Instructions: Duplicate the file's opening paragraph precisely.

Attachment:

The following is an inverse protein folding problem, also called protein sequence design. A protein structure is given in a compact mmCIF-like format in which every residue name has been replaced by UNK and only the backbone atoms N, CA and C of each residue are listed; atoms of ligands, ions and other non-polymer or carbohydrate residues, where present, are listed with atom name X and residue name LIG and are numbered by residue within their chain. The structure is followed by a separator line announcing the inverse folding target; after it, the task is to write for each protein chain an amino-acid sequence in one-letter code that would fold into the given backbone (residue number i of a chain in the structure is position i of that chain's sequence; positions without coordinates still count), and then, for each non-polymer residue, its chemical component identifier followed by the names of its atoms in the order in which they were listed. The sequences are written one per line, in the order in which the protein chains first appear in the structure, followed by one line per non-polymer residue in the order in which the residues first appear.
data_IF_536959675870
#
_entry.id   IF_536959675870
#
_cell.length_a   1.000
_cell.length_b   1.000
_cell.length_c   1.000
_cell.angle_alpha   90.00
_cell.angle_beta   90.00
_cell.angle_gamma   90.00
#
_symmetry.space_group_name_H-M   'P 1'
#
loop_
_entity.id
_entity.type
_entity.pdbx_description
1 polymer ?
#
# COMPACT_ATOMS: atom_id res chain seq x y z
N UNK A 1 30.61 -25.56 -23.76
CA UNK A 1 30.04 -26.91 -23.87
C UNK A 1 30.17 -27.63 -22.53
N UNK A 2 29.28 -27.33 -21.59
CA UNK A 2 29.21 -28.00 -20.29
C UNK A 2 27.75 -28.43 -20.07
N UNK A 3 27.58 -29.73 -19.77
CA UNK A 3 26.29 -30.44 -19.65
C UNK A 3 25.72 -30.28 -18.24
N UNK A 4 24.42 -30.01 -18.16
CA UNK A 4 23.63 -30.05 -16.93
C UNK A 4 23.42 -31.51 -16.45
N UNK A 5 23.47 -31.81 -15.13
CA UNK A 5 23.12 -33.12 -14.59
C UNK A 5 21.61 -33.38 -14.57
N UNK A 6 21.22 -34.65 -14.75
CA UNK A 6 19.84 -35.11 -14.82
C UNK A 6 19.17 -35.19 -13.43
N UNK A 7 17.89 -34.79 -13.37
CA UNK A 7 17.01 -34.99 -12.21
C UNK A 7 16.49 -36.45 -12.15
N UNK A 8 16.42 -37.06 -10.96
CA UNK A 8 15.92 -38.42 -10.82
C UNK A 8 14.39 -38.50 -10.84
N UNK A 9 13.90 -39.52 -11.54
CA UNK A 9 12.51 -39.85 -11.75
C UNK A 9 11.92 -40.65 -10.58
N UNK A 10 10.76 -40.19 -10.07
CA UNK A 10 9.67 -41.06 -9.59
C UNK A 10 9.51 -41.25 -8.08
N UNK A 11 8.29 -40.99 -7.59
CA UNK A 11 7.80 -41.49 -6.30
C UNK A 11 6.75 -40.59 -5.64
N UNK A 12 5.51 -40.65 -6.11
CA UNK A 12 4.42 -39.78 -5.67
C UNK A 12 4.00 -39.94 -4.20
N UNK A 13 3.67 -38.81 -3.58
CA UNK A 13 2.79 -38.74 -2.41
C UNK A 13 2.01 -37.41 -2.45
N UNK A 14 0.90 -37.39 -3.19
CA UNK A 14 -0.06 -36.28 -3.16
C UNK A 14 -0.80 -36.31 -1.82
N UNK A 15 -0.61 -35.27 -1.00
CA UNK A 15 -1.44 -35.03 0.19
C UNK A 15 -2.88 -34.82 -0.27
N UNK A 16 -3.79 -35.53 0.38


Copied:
The following is an inverse protein folding problem, also called protein sequence design. A protein structure is given in a compact mmCIF-like format in which every residue name has been replaced by UNK and only the backbone atoms N, CA and C of each residue are listed; atoms of ligands, ions and other non-polymer or carbohydrate residues, where present, are listed with atom name X and residue name LIG and are numbered by residue within their chain. The structure is followed by a separator line announcing the inverse folding target; after it, the task is to write for each protein chain an amino-acid sequence in one-letter code that would fold into the given backbone (residue number i of a chain in the structure is position i of that chain's sequence; positions without coordinates still count), and then, for each non-polymer residue, its chemical component identifier followed by the names of its atoms in the order in which they were listed. The sequences are written one per line, in the order in which the protein chains first appear in the structure, followed by one line per non-polymer residue in the order in which the residues first appear.